Wednesday, February 25, 2009
How My Mother Got Done out of Her Bugs Bunny Suitcase (Theme Thursday: Toy)
I asked my mother to tell this, one of my favorite tales from her childhood, and here's what she recounted:
"My mother had a friend, or it might have been her cousin, who came infrequently over to our house in Brooklyn. She always arrived with her daughter, who was about my age, and we were consigned to the upstairs while the ladies smoked their cigarettes and ate their lunch, cottage cheese on toast with paprika and cucumbers cut into it.
I can't remember exactly when this happened, but the time I'm thinking about, Leann brought with her a cardboard Bugs Bunny suitcase, whose metal clasps didn't quite work. You had to push in the cardboard toward the metal to get the two pieces to fit together. It had an orange plastic handle, it was sort of circular, and it had the most vivid decals of Bugs and Friends. This was the most wonderful cardboard suitcase I had ever seen in my life, despite the fact that one edge of it had separated from the metal piece that held it together. I don't remember if anything was in it. Anyway, I wasn't interested in the contents. I really wanted that suitcase. It was as big as from the tip of my finger to maybe the middle of my forearm. It wasn't very large.
I didn't like Leann. We were very young. After we had played for awhile, I remember I got out all my stuffed toys and we pretended we were going places. Unfortunately she had the suitcase. My furry friends had nothing to put their stuff in. I know I became more and more upset. I offered her a stuffed dog I had, who, when you turned the legs around, his male part could be seen. She didn't want it. Nothing I offered her from my toy closet could convince her to give me that wonderful, wonderful suitcase.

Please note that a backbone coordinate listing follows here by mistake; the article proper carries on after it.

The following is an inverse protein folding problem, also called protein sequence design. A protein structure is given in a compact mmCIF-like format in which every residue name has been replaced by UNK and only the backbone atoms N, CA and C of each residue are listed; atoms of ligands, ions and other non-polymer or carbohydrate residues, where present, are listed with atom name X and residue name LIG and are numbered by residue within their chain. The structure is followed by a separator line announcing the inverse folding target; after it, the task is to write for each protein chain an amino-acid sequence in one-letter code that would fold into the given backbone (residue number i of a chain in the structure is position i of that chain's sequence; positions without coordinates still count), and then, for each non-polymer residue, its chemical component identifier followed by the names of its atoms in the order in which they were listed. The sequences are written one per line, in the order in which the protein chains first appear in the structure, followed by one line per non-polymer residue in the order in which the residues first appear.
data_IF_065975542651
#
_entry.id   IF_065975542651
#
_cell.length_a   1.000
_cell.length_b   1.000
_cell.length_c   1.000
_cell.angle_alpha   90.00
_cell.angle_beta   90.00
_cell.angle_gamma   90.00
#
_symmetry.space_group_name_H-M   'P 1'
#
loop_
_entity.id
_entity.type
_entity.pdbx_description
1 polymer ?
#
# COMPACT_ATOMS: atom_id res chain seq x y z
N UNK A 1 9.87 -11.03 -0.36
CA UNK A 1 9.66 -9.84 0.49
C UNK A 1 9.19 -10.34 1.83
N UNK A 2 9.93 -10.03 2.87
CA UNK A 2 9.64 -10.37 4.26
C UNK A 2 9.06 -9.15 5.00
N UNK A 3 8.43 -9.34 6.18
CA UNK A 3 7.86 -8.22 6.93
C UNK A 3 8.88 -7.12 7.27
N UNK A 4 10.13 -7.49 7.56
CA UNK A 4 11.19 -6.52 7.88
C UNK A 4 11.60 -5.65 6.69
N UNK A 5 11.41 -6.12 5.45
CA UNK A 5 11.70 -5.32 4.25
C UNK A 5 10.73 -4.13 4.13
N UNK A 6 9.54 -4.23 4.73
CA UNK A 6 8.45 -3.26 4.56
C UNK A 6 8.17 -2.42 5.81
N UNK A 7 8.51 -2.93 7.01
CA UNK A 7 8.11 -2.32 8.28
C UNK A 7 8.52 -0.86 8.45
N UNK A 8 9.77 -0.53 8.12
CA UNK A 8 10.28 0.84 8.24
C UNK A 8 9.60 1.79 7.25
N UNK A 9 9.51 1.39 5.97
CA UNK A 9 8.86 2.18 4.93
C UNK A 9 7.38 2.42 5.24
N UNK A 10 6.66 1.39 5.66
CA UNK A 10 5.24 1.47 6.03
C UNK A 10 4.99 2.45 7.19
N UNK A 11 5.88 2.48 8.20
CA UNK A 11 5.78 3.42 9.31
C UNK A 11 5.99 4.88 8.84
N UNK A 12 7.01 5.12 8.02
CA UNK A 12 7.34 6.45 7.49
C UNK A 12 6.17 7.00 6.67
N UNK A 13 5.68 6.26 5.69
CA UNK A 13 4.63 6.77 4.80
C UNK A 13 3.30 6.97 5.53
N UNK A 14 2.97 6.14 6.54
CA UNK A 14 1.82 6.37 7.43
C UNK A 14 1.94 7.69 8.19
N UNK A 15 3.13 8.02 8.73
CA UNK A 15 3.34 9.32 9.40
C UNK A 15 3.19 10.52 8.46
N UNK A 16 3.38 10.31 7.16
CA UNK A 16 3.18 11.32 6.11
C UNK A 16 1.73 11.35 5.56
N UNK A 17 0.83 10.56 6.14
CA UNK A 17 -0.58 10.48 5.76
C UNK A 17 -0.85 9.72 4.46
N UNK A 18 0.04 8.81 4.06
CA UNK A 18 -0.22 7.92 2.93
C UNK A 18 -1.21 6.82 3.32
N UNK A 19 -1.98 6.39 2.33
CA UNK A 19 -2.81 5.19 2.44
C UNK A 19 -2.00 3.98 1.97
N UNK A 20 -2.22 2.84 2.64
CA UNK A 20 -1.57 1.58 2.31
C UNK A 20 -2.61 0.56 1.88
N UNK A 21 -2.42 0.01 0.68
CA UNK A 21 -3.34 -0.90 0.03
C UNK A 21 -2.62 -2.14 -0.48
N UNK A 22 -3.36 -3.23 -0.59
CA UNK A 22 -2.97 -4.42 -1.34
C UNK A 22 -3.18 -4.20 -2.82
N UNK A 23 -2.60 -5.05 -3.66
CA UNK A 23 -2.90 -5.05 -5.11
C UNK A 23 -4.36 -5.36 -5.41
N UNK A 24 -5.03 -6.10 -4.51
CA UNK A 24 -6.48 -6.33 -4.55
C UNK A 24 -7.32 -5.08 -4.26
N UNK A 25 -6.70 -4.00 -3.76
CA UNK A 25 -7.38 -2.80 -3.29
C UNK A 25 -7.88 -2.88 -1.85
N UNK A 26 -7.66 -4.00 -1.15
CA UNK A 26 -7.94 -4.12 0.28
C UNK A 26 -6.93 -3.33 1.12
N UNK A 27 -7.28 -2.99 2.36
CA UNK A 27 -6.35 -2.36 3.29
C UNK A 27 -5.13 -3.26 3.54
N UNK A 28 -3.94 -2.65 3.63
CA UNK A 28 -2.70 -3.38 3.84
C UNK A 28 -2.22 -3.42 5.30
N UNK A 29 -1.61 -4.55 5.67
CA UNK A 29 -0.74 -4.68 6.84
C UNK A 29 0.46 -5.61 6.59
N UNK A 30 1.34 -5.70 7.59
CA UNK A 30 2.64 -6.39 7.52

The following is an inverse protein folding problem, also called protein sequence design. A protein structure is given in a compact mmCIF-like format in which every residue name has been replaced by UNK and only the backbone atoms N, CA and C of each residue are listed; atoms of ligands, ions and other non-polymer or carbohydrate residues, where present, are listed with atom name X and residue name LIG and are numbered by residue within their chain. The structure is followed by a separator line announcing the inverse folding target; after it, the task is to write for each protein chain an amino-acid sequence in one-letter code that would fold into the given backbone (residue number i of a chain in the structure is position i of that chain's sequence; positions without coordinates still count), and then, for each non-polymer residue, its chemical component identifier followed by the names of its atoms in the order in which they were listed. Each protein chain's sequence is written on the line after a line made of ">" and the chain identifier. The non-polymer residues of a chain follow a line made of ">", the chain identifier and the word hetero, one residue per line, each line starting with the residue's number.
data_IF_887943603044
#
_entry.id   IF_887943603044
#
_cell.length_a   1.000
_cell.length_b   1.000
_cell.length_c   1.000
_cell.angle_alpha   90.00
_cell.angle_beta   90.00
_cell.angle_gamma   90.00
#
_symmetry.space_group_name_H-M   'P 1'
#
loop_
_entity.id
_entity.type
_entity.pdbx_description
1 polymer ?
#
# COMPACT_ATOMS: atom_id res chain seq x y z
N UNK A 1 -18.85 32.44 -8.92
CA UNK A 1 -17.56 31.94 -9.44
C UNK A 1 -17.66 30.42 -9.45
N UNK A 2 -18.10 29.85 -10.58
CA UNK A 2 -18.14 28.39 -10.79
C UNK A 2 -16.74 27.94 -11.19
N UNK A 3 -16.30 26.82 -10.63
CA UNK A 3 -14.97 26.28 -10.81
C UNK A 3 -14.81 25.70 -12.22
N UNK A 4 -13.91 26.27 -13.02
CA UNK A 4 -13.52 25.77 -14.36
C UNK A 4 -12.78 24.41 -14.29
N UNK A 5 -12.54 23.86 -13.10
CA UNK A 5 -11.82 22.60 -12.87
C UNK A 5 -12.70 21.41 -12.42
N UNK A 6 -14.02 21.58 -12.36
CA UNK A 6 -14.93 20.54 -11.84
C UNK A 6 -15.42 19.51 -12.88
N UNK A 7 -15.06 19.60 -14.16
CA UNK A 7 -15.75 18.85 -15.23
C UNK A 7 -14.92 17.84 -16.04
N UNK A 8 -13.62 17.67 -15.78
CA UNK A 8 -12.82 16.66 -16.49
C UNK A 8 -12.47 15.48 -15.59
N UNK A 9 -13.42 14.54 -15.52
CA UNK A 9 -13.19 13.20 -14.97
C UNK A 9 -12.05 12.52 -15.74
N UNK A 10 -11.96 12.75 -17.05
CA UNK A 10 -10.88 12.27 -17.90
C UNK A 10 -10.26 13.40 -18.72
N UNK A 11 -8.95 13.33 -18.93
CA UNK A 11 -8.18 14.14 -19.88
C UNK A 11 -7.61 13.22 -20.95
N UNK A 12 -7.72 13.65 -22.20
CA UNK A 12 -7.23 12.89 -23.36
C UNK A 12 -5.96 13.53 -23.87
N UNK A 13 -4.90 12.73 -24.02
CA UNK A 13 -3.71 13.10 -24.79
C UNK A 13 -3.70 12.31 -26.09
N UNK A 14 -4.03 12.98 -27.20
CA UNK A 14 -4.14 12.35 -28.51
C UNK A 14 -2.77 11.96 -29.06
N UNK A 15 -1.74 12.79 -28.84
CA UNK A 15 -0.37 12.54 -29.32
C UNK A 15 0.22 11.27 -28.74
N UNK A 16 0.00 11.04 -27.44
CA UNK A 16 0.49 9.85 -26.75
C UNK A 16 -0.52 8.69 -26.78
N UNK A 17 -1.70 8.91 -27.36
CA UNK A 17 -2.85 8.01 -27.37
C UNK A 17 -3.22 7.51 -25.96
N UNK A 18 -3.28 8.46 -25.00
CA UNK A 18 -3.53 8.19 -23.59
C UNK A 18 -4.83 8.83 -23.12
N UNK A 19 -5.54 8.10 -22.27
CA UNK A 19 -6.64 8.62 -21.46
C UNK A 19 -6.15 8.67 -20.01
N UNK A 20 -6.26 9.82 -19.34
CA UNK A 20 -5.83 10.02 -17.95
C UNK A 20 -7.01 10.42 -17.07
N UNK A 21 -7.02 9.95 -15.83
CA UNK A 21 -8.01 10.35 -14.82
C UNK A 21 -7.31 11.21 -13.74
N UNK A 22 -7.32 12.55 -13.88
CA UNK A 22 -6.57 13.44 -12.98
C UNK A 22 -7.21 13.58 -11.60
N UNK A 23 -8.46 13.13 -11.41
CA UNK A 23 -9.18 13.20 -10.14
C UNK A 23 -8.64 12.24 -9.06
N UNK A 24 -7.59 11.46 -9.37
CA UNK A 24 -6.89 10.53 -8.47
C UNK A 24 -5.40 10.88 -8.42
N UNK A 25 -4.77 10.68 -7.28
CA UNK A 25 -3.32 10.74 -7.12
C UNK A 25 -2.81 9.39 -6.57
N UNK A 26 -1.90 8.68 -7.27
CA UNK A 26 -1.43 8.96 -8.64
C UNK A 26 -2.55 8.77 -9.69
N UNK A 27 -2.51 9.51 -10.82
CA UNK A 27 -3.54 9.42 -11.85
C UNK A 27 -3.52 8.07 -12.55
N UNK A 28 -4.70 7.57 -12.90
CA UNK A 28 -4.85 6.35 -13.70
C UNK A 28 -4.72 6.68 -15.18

At the end of an hour or so, we heard her mother call to Leann it was time to go home. Those visits never lasted long. At the last minute, I had a thought. I had a gold heart necklace that my mother had given me for my last birthday. I said, 'Leann, if you give me the suitcase I'll give you my necklace.' She stuck it in her pocket, and went downstairs.
I was always required to come downstairs with the visiting child to say goodbye politely at the door. My mother knew every single toy I owned, mostly stuffed animals and crayons. Immediately at the front door, she saw the precious Bugs Bunny. My mother sussed out the situation and admonished me, 'you never trade gold for cardboard.' In a moment, Leann, her mother, and Bugs Bunny were out the door; the necklace was back with me.
I never even attempted to travel again."